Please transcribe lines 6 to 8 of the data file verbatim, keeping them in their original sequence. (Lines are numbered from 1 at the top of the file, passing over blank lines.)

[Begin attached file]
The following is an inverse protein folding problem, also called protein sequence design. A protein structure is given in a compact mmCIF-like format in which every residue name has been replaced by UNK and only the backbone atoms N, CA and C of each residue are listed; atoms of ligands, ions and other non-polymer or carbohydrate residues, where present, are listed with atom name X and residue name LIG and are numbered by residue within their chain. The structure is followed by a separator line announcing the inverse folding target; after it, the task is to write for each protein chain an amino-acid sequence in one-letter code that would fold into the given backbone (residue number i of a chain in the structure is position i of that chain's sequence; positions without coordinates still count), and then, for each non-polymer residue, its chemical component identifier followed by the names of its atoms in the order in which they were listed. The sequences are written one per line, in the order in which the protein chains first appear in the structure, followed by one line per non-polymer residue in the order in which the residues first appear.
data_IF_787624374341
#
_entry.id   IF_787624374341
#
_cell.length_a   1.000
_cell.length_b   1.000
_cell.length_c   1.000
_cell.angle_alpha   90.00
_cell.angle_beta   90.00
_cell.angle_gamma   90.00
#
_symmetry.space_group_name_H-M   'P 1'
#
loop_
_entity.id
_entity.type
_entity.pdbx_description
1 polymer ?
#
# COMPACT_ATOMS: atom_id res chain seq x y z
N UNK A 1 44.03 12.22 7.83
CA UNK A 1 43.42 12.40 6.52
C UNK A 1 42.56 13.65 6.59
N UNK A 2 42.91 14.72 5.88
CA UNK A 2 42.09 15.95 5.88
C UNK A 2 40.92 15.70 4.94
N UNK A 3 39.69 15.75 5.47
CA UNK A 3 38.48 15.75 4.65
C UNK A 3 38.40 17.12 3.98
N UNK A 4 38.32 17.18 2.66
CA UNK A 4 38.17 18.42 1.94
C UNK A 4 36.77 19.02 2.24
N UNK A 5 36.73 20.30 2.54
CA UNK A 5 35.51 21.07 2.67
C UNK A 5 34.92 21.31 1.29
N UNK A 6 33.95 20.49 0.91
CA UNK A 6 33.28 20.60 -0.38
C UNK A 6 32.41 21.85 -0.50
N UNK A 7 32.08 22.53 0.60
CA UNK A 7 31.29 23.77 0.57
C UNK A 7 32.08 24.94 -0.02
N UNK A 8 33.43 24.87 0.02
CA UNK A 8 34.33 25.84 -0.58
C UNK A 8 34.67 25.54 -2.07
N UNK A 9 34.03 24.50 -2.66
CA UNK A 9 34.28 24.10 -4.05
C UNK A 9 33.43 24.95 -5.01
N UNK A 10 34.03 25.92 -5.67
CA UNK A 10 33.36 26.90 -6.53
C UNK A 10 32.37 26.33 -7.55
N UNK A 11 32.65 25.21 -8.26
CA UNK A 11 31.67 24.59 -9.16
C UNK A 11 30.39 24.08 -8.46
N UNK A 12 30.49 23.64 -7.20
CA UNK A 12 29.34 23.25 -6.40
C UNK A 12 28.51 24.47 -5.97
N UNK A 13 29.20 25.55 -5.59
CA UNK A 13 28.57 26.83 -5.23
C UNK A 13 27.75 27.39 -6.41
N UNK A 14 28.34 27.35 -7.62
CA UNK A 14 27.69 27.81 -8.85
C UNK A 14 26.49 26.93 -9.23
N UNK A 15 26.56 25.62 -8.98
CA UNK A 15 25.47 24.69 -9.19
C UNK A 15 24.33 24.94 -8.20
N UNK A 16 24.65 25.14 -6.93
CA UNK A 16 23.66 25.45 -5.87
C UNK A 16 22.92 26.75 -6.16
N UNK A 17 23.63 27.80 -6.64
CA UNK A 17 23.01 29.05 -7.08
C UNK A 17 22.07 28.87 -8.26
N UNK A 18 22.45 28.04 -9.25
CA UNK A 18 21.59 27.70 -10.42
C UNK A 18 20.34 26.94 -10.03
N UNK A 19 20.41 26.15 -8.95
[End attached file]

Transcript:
_cell.length_a   1.000
_cell.length_b   1.000
_cell.length_c   1.000